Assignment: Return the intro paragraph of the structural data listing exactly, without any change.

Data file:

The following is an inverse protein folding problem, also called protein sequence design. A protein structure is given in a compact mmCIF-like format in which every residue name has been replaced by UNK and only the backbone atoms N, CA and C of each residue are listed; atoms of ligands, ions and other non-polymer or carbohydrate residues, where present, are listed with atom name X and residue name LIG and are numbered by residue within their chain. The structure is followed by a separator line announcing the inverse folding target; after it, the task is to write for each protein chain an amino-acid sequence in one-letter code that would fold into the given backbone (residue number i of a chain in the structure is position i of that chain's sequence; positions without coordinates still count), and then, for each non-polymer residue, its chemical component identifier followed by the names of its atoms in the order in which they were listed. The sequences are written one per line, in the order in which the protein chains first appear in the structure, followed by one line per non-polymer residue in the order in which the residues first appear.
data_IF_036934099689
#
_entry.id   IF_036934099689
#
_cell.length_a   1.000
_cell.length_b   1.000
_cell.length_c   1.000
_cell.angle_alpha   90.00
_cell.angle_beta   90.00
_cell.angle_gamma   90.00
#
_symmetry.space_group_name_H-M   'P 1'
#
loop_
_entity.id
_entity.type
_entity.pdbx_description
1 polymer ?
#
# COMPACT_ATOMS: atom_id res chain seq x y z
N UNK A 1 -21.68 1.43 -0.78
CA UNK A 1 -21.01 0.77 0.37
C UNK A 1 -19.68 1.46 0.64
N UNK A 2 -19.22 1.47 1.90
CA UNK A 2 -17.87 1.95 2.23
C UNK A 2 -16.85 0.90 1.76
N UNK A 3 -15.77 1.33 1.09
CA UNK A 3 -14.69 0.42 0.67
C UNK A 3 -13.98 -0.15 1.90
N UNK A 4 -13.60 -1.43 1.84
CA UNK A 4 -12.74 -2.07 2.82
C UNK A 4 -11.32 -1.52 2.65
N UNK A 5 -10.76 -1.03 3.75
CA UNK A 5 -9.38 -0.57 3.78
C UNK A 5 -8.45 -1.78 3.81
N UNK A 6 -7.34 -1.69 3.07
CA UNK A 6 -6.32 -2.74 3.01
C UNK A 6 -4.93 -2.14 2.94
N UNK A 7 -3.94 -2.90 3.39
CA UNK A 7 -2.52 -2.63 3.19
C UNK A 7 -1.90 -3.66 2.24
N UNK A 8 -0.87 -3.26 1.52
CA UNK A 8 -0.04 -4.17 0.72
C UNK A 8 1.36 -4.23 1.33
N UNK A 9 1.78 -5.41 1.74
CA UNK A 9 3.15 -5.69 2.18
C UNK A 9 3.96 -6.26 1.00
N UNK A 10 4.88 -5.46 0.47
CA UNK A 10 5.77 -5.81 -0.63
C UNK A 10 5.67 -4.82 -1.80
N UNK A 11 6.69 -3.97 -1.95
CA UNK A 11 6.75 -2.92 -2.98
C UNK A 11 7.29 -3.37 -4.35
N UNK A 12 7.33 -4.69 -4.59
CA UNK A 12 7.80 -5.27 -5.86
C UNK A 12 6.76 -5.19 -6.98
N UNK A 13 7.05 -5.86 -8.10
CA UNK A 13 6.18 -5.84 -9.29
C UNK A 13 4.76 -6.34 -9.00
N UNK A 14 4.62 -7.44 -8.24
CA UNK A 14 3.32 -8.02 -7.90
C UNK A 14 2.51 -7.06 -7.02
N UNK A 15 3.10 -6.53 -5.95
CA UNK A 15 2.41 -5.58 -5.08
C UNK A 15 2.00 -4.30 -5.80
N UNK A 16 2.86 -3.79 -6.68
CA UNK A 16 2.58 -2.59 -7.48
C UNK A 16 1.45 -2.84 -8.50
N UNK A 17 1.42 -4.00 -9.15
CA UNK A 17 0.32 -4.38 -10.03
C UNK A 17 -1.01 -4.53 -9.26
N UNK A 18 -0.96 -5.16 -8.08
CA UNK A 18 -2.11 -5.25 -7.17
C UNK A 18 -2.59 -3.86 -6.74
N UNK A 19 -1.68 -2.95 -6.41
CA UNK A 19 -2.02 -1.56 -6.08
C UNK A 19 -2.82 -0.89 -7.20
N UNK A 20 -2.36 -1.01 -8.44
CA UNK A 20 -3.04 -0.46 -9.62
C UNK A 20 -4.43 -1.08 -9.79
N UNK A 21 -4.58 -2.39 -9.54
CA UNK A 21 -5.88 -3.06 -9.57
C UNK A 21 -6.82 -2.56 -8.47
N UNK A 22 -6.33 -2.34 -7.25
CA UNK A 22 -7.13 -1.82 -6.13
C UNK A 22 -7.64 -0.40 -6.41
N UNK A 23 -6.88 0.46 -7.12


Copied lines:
The following is an inverse protein folding problem, also called protein sequence design. A protein structure is given in a compact mmCIF-like format in which every residue name has been replaced by UNK and only the backbone atoms N, CA and C of each residue are listed; atoms of ligands, ions and other non-polymer or carbohydrate residues, where present, are listed with atom name X and residue name LIG and are numbered by residue within their chain. The structure is followed by a separator line announcing the inverse folding target; after it, the task is to write for each protein chain an amino-acid sequence in one-letter code that would fold into the given backbone (residue number i of a chain in the structure is position i of that chain's sequence; positions without coordinates still count), and then, for each non-polymer residue, its chemical component identifier followed by the names of its atoms in the order in which they were listed. The sequences are written one per line, in the order in which the protein chains first appear in the structure, followed by one line per non-polymer residue in the order in which the residues first appear.